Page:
16. Whoa! Look at the SLOPE of that GRAPH!!!
    I’m sure there will be blips up and down from here on out, but WOW!
    I don’t see any bottom from that graph!
    That’s just the greatest real estate porn ever. I’m just STARING at THAT SLOPE!
    Wow. Interest rates at all time lows and yet prices are falling OFF A CLIFF!
    Rates are trending up in the face of all that stimulus pork being thrown down the rathole. What happens then?

  17. Repricing needs to happen. I looked on to check out recent sales not too long ago. It looked like only two or three (maybe four) homes sold for a little over $1m and one lonesome home sold for $3m. Most of the recent sales have been right around the median. It would be interesting to quote the range for this and all the other medians. The, you could really see a pattern forming. One dot on a graph is not enough information right now.

  18. Even I don’t think apples-to-apples prices have fallen 22% since January 2008 — although that sounds about right off the peak in early to mid-2007. This is why SS’s “apples” are so useful — they put the lie to any party line others might try to feed the public.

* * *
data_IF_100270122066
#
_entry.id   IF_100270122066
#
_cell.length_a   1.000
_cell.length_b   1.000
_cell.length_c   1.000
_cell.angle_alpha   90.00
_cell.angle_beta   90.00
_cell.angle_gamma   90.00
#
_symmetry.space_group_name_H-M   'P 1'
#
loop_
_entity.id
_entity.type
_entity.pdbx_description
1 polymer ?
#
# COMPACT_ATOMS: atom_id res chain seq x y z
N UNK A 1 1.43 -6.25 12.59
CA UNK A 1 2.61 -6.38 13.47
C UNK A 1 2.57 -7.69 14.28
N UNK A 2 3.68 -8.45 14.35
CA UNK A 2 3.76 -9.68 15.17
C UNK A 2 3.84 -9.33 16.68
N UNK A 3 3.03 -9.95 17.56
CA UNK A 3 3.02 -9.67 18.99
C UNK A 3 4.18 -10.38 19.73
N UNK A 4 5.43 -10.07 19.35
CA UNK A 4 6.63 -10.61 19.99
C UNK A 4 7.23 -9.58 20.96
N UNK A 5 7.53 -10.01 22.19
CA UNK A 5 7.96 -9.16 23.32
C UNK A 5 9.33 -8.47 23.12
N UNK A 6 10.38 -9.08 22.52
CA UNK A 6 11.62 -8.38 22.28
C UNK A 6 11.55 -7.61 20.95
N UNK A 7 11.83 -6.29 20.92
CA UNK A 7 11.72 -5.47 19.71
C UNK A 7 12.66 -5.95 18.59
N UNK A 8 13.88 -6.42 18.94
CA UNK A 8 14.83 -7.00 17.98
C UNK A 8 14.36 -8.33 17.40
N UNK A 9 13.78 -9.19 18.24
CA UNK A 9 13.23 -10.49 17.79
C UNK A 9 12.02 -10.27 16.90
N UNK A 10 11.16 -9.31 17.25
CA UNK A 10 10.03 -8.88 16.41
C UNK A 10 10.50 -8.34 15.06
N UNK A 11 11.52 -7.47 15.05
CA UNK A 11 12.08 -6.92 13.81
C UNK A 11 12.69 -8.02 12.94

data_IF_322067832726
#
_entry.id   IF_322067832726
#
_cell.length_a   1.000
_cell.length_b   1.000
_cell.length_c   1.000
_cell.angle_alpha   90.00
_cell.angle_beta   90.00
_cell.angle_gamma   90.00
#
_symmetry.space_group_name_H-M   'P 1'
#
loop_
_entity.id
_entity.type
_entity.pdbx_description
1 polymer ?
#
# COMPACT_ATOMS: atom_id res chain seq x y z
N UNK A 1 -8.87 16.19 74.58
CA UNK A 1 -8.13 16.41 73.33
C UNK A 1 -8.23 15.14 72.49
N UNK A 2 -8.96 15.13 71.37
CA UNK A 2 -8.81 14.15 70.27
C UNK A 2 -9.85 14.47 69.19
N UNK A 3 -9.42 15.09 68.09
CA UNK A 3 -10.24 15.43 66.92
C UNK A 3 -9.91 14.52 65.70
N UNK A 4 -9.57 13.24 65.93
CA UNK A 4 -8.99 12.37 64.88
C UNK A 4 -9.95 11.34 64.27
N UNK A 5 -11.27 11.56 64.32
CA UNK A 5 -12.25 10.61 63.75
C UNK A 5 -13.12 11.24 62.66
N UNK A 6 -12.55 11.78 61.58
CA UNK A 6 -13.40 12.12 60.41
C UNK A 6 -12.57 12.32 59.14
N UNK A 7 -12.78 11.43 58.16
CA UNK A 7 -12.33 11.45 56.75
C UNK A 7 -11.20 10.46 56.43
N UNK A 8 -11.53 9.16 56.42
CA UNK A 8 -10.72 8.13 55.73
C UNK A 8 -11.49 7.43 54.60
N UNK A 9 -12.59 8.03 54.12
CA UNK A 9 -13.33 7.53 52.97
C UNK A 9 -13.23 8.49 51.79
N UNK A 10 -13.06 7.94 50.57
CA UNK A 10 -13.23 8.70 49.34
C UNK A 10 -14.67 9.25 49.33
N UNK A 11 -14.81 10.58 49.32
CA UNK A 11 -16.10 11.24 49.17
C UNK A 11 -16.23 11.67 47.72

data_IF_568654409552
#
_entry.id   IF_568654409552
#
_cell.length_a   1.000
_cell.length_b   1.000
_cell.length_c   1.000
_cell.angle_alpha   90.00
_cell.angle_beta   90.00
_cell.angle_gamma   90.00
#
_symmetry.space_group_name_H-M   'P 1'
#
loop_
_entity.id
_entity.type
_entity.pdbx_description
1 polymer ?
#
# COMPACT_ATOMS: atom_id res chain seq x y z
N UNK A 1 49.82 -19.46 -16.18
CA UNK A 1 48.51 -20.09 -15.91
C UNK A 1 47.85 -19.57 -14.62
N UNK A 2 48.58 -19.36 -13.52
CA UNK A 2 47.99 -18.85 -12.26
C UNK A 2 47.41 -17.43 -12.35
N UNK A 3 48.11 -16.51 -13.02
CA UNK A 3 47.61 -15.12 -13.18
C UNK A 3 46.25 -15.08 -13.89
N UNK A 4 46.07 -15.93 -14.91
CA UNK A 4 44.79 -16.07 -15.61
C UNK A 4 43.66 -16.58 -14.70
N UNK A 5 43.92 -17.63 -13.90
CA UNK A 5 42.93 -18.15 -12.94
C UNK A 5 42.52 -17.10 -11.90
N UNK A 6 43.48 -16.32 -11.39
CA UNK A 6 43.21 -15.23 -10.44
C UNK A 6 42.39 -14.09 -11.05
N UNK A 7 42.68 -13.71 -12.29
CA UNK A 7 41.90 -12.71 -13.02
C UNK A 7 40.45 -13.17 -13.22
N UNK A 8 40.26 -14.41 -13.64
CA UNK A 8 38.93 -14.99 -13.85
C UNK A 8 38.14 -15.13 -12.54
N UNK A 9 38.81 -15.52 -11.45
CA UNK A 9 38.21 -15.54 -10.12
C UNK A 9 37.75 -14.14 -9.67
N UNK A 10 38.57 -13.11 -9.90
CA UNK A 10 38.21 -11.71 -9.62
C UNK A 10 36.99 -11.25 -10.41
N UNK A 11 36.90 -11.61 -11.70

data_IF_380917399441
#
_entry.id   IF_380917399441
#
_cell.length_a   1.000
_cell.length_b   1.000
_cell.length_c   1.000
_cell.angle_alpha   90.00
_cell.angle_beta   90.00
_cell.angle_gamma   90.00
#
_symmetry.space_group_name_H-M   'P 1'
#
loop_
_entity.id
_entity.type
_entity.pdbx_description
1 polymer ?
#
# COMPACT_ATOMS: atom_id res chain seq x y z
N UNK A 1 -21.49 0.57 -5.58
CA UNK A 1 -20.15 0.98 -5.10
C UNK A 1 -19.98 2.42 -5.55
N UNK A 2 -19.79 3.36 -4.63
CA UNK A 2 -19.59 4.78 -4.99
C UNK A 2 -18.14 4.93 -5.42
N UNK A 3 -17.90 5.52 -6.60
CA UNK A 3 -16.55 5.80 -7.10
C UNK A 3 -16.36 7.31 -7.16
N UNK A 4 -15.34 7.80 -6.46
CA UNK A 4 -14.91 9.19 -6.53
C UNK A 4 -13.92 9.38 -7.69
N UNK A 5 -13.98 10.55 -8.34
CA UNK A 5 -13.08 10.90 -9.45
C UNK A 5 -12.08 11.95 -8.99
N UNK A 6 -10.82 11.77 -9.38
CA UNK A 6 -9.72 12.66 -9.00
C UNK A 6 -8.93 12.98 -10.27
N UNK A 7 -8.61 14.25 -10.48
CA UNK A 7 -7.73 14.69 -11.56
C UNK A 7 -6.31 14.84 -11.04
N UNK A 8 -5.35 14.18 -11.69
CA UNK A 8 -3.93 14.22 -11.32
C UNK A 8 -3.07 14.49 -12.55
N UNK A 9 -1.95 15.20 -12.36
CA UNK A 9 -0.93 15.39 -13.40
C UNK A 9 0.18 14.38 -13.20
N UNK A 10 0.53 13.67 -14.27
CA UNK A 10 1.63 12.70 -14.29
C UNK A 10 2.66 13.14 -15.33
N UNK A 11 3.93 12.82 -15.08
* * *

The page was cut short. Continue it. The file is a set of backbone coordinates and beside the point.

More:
This is somewhat unscientific, but most of the “apple” sales on SS tie back roughly to 2004 prices, or earlier, regardless of type, price point or neighborhood. So maybe an appx 22% price decline is legitimate.

  19. Home buyers shouldn’t be depend on a permanent bond bubble. Rates will go up and there’s little more the USG can do from here on out.

  20. Thanks fluj, for correcting me with a link dated Jan 08, 2009. It says so right in the link! Let me just step into my time machine and set the dial for Jan 8, 2009…
    Hey! You are Right On!!!
    Now let me set the dial for Feb 19, 2009!
    Whoopsie. Rates seem to be going up, up up! (bottom of the right hand column)
    You lose!

  21. Based on the data I am getting we will be back to the top of the V in the 3rd quarter 2009. Then up up up from there.